New tools and advice to help farmers protect their herds from TB have been unveiled as part of a new campaign to help eradicate bovine TB, Farming Minister George Eustice announced today.
Defra, the Animal and Plant Health Agency, the Agriculture and Horticulture Development Board, the National Farmers’ Union, the British Cattle Veterinary Association and Landex have come together to promote action and help famers and vets protect herds from bovine TB.
All advice on bovine TB from government, farming experts, leading vets and agricultural colleges is now available from one single website.
www.TBhub.co.uk is the ‘go-to’ place for British beef and dairy farmers to find practical advice on dealing with bovine TB on their farm, covering everything from biosecurity measures to understanding trading rules.
See also: Bovine TB biosecurity case study, Adam Quinney
The cross-industry campaign will also promote a new Bovine TB Biosecurity Five Point Plan to improve disease prevention on farm and in the cattle trade. Recommended actions include asking for a herd’s TB history before buying cattle and taking steps to minimise wildlife access to cattle, their feed and their housing.
From the end of November, posters featuring the set of industry-endorsed actions will be on display in Animal and Plant Health Agency offices, vet surgeries and cattle auction marts. Copies will be sent to farmers around the country, together with regular surveys to track progress.
Speaking at Hartpury College, Farming Minister George Eustice said: “We are making good progress in eradicating TB from England through our 25-year strategy - reducing the risk of disease entering a farm is a crucial element if we are to end the devastation it causes for farmers and rural communities.
“There are simple and practical ways for farmers to reduce risk to their herds and neighbouring businesses from bovine TB which are set out in this new action plan approved by vets and farming experts.
“I encourage all cattle farmers to visit the new TB hub and think about the actions they could take to make a difference to improving the security of their herd - with outbreaks often costing thousands of pounds, it makes sense to take action now.”
Minette Batters, NFU Deputy President, said: “Biosecurity has a role to play in the fight against bovine TB and is something the NFU takes very seriously. Many farmers already have good biosecurity measures in place on their farms to reduce the risk of bovine TB and other diseases affecting their animals and any practical and affordable action farmers can take that could reduce the risk of disease getting on to their farms is worth looking at. Not everything will suit every farm business but I would encourage farmers to take whatever steps they feel could help minimise the risk of bovine TB getting on to their farm.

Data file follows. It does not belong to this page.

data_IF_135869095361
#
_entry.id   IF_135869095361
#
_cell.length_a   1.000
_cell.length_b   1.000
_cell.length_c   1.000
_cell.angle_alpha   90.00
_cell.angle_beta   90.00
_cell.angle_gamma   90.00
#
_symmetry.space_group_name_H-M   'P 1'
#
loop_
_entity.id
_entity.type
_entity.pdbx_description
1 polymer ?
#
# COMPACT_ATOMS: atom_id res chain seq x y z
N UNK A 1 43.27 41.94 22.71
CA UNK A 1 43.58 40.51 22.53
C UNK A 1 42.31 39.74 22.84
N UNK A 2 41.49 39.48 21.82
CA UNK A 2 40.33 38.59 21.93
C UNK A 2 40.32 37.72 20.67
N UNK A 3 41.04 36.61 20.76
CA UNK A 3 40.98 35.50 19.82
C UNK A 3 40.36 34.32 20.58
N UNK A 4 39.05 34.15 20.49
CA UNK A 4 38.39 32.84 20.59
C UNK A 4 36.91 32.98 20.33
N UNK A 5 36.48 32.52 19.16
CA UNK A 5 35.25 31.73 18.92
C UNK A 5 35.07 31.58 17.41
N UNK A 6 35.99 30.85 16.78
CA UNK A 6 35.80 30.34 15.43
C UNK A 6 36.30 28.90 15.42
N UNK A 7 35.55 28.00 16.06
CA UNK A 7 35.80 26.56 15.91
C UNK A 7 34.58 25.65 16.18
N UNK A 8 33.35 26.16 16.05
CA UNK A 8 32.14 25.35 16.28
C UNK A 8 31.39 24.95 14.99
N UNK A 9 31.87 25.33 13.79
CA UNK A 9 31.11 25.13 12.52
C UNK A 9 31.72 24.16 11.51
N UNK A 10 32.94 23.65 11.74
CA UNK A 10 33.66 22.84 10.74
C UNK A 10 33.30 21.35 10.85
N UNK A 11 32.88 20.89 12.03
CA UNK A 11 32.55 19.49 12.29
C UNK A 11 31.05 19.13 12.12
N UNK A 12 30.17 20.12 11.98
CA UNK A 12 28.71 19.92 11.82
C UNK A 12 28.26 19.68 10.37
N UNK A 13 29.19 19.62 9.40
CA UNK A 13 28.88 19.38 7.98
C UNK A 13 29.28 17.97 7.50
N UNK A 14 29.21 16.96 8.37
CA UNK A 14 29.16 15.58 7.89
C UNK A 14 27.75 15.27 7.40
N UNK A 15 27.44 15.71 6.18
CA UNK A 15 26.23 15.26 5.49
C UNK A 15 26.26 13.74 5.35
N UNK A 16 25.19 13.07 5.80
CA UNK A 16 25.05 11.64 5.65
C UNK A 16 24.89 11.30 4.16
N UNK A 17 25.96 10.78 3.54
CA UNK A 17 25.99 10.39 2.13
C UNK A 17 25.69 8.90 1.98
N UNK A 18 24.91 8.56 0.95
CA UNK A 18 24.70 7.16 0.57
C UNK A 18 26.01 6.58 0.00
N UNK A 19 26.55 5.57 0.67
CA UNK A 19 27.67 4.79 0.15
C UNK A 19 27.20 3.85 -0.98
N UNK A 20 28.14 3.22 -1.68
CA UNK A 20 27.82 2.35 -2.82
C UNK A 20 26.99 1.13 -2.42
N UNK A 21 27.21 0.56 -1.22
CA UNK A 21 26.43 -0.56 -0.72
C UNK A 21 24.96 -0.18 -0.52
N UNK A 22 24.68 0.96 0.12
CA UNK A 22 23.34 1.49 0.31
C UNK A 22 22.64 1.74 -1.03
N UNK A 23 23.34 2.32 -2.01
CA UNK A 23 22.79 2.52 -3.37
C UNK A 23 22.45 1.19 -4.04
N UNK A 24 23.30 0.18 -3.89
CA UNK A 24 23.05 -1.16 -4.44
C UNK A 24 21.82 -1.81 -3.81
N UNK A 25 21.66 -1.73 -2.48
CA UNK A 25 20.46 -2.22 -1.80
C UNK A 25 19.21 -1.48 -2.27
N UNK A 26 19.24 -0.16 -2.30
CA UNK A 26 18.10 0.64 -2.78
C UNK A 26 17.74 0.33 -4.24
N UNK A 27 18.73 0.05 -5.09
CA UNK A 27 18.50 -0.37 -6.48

“The NFU has played a key role in the development of the new TB Hub, which will provide farmers with a wide range of practical advice and information. Importantly, this includes trading and movement advice to minimise the impact of bovine TB on their farm business, alongside what they can do to reduce the risk of bovine TB getting into their herds. We would like to see this Hub backed up with bespoke, practical, on-farm advice for farmers through the creation of a national farm TB advisory service funded by money from the Rural Development Programme for England.
“Biosecurity is just one element in the fight against bovine TB. To stand any chance of controlling and eradicating this disease we need to tackle it on all fronts. That is why we need all aspects of the Government’s 25-year TB eradication strategy to be implemented in full as soon as possible.”
Neil Blake, President of the British Cattle Veterinary Association, said: “Bovine TB is a hugely challenging and emotive issue for farmers. As vets we are witness to the herd health, emotional and financial impacts on a daily basis.
“Biosecurity and risk based trading are important in the management of all infectious diseases whether that is BVD, Johne's disease or bovine TB. These new initiatives are an important part of the 25-year strategy to eradicate bovine TB,
“Combining wildlife controls with biosecurity and risk based trading will allow us to make significant inroads in the fight against bovine TB.”
Last year, over 3,000 farms were affected by new breakdowns of TB in England, with each breakdown costing an estimated £20,000 to the taxpayer and over £10,000 to farmers. An estimated 50% of breakdowns in low risk areas are caused by purchased animals.
The bovine TB biosecurity drive gets underway as over half of England is on track to become officially TB free within five years thanks to tighter cattle movement controls, badger vaccination and controlled culling in areas where the disease is rife.
Chris Moody OBE, Chief Executive of Landex, said: “Today, I have written to our 41 member agricultural colleges and universities in England, Wales, Scotland and Northern Ireland to kick-start a biosecurity education drive across the country.
“Working together with Government and the farming industry, we can educate current and future generations of livestock keepers on the merits of biosecurity to help eradicate bovine TB from the UK.”